Apparently Jamie who, bless ‘im, is an open book, told a friend of mine he had seen a house he liked.   She told me this across the dinner table last night.    Jamie sees all my friends.    He commutes back to Chigwell to work and near his office are hairdressers and beauty salons that they frequent, so he sees ’em all and they all love him —- he’s such a shmoozer.    When I mentioned that maybe I’d buy his apartment there was a stunned silence around the table.  Another friend asked me to repeat myself and then the first friend said, “What about book club?”    Well that was exactly why I had formed it – for selfish reasons.   As I just commented, I wasn’t seeing anyone, but I wasn’t losing friendships, everyone’s lives are so full and different now.   This way I was seeing around 12 girlfriends every month, every one of them avid readers.    I would never give up my baby, my book club –  I’d still come back every month and see the girls, which is moreorless as much as I see them now…  and at engagements and weddings and funerals.

So now I’m off to Jamie’s neck of the woods to take a look at the run-down house he wants to buy and renovate and take a closer look at his place which is literally down the same road.   Maybe it really is time to move on, as they say!   But don’t tell mother – I haven’t told her yet – much easier for her health and mine to wait until it is a fait accompli.





12 Responses to "Just a Stream of Thoughts"

People out here go thru this same quandry when they decide to leave their homes & long time friends in the north and live in Florida or Arizona where it’s hot year round. How far away would you be moving from your present location? Is it a long drive? You could still do book club of course. And you are never really that far away from anyone as long as you have access to the internet.

jojo – as val said it’s not that far – about a 35 minute drive – sad aren’t i????

JoJo, it’s just another part of London, bless her, she won’t be far away at all!

Go for it, Ann! You’ve obviously thought about it long and hard and it’s what you really want to do.

val – and then i come back to my house and still wonder what to do!

A new start could be good! 🙂

akelamalu – it could be good and it’s not exactly the end of the world

How wonderful to have those long-time friendships and so much history together. Would be difficult to leave, yet you wouldn’t be very far away, and it seems it is time to make the move near family.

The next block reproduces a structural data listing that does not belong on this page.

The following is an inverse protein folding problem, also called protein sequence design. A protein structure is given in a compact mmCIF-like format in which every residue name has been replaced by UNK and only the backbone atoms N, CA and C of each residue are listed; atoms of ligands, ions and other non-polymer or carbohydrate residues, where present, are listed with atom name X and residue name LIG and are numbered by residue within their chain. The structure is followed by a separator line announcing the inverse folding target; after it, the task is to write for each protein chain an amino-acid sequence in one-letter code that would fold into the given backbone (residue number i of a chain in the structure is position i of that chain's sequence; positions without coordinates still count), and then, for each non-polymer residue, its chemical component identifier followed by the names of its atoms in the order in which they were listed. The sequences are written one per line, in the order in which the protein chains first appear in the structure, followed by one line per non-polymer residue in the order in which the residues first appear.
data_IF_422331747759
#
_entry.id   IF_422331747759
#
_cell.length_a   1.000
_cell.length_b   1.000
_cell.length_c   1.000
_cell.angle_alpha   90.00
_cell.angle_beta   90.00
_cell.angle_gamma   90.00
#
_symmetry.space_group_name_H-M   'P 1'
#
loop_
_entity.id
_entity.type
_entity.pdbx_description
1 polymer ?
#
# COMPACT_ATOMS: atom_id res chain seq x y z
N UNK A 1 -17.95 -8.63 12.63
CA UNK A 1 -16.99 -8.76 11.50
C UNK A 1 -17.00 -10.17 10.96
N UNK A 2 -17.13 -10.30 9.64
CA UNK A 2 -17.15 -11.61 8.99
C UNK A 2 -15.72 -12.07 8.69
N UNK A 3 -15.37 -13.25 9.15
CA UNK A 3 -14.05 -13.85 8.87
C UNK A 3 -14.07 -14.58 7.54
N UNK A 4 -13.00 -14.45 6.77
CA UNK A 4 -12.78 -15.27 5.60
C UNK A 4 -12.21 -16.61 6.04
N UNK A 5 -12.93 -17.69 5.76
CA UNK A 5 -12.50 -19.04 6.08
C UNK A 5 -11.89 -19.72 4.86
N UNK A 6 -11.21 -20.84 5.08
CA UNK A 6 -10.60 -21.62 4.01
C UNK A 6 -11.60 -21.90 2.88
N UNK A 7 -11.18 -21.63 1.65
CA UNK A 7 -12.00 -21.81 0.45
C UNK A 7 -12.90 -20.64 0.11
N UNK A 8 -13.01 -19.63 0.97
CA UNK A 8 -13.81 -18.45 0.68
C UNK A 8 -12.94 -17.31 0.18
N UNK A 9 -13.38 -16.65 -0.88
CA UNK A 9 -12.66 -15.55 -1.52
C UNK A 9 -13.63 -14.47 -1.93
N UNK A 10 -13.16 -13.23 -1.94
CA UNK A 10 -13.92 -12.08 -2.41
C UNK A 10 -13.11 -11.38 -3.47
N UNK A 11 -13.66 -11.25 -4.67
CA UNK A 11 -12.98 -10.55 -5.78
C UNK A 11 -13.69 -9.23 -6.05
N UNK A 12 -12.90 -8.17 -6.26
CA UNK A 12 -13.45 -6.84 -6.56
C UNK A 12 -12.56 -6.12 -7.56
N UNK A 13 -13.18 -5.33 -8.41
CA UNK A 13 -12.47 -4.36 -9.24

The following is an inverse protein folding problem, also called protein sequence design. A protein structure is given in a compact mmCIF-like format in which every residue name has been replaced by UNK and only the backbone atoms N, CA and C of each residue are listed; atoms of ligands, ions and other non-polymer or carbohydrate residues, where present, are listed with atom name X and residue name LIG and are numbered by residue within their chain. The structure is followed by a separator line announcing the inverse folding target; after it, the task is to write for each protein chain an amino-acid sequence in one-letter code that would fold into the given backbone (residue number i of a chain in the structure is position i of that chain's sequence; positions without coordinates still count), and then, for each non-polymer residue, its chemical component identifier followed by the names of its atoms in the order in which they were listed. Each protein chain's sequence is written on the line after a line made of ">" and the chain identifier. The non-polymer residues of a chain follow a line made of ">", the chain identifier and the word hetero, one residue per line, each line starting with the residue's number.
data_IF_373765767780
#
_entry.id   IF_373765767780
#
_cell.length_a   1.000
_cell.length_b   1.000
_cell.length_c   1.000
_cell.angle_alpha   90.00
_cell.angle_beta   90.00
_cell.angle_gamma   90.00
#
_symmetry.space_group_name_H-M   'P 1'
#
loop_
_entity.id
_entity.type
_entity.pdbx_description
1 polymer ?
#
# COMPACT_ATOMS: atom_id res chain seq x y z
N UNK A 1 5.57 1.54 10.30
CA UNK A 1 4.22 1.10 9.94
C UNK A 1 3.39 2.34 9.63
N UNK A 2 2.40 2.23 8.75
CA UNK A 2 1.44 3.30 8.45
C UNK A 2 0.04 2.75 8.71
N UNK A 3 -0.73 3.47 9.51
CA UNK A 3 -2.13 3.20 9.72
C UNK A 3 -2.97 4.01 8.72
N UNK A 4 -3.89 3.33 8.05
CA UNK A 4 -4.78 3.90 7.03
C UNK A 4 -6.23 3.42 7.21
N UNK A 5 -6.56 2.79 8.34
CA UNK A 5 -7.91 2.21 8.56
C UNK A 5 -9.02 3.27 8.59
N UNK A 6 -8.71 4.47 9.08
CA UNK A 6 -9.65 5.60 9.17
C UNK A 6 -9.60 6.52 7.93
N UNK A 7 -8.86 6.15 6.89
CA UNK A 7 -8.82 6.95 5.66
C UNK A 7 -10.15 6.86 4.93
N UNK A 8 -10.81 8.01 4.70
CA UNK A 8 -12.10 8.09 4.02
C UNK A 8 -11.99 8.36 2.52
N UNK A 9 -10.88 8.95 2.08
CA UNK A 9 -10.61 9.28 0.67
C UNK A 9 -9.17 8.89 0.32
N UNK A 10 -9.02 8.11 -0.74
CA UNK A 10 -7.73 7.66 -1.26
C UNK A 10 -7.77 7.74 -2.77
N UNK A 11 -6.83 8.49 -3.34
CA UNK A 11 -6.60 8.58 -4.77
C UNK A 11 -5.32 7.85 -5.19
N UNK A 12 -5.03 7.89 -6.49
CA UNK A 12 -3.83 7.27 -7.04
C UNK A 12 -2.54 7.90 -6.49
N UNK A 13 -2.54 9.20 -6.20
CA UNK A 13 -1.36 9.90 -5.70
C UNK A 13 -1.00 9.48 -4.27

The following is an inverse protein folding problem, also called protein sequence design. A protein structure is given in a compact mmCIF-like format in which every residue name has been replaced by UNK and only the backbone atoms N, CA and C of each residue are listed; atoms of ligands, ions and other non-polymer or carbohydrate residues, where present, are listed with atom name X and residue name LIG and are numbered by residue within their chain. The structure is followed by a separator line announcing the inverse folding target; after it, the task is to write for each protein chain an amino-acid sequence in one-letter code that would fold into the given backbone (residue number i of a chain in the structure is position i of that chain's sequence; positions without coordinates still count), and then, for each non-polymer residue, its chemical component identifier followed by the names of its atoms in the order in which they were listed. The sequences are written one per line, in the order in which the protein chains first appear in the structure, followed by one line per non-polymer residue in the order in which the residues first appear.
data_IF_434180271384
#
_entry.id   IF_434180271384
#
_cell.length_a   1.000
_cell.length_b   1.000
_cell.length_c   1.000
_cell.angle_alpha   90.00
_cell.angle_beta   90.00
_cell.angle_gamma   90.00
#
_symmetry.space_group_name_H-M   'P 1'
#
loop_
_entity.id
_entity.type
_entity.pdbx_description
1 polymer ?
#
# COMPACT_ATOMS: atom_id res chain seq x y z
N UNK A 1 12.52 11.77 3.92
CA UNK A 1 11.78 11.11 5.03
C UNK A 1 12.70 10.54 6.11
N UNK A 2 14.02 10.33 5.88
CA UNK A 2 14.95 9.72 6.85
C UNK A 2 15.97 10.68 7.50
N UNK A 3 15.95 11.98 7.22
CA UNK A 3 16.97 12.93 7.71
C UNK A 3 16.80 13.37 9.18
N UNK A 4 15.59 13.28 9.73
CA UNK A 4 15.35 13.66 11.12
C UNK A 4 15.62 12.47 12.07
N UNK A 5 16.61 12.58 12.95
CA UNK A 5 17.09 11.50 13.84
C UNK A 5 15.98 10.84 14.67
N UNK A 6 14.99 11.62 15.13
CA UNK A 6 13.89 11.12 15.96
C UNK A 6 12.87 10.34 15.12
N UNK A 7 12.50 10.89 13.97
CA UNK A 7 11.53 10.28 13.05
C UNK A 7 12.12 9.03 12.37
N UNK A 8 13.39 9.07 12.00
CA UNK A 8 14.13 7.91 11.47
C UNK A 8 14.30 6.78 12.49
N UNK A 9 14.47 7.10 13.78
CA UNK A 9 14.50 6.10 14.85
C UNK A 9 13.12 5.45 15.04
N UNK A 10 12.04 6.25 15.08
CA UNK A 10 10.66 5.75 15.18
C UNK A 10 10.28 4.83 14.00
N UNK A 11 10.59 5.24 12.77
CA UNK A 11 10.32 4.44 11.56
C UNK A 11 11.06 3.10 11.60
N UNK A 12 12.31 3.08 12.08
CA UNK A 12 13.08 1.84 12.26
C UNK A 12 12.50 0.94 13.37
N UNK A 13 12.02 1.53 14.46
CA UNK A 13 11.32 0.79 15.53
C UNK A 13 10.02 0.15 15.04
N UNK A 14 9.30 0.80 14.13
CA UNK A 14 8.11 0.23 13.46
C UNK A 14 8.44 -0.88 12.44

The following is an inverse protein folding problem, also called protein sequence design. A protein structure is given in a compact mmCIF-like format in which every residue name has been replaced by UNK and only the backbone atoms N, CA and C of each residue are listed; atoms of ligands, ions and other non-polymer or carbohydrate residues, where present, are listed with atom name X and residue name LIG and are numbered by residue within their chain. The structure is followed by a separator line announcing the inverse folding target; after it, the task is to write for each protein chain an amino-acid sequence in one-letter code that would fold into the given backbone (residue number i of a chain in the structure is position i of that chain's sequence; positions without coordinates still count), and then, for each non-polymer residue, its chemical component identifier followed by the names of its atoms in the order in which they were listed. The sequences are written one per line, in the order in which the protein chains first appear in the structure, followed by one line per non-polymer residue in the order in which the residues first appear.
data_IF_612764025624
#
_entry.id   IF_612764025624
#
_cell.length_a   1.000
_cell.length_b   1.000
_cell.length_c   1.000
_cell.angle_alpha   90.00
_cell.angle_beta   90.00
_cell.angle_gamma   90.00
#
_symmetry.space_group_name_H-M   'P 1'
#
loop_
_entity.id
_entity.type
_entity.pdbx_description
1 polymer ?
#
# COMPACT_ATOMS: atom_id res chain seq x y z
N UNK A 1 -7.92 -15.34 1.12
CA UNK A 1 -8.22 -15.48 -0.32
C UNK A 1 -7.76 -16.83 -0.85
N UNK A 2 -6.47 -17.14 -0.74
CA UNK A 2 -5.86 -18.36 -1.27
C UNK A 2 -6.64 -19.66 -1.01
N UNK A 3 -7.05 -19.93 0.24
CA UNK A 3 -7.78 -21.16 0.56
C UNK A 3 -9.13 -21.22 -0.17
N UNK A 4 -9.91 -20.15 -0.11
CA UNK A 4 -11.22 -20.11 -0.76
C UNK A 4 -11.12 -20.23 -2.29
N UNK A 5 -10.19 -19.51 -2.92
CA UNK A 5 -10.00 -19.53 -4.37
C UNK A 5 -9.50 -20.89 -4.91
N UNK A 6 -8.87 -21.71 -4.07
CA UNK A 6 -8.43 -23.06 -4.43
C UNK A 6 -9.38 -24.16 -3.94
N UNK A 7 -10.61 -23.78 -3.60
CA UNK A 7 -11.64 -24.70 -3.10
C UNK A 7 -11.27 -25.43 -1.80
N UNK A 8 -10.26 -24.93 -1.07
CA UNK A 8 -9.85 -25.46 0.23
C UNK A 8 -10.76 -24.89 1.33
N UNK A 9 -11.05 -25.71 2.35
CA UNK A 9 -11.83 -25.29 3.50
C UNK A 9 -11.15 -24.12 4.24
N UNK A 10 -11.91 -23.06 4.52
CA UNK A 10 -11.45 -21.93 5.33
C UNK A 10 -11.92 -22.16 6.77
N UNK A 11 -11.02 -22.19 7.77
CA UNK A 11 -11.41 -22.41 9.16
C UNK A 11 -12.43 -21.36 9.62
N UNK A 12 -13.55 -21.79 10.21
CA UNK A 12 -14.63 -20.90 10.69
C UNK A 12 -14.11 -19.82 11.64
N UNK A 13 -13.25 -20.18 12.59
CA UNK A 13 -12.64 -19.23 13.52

You and I are both on the verge of starting new chapters in life. I’ve been in this area 21 years due to DH and his family, and
now… We could share more by email.

Congratulations and Best Wishes to the new couple!

kila – i hear you – i understand you – and i’d be happy to share

I think you are very lucky, to be in a position to perceive the gradual shift in times..

Ummm.. I know this is being really abrupt, but I’ve always found Jewish ceremonies really intriguing, and rich in tradition! How exciting it must be for you to be a part of the community.. 🙂

Oh, and wish you luck with the home-hopping.. may you find something that appeals to you!

ah dark lord – perceiving the shift in times comes with being an old wrinkly 😉

with all traditions and ceremonies it’s what they represent that makes them all the more interesting and thanks for the good wishes on the house hunting –

Its kinda sad to leave all the memories and such behind, though Ann. I myself, can not relate, as I have never lived anywhere longer than two years, but I have secretly craved exactly what you mention here….not being the stranger and having such a close and emotional connection to familiar souls.

BUT I think its wonderful of you to change your life this way. I’m sure it’ll be wonderful!
It is really exciting!! 🙂
Its true about the dynamic changing too.
I find myself constantly seeming to be the only one remaining as others’ lives change and add new people to it…while I stay the same.

Good for you, babe! You are going to love it, I’m sure!!

axe, moving away is scary and exciting – i mean i have moved before, but only a mile or so – today i spent the whole day with likeminded members of my community and i knew that even i’d always come back for days such as today’s – i shall post more about it, but it will probably be a bore for a rock chick like you – it’s to do with spirituality 🙂

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November 2009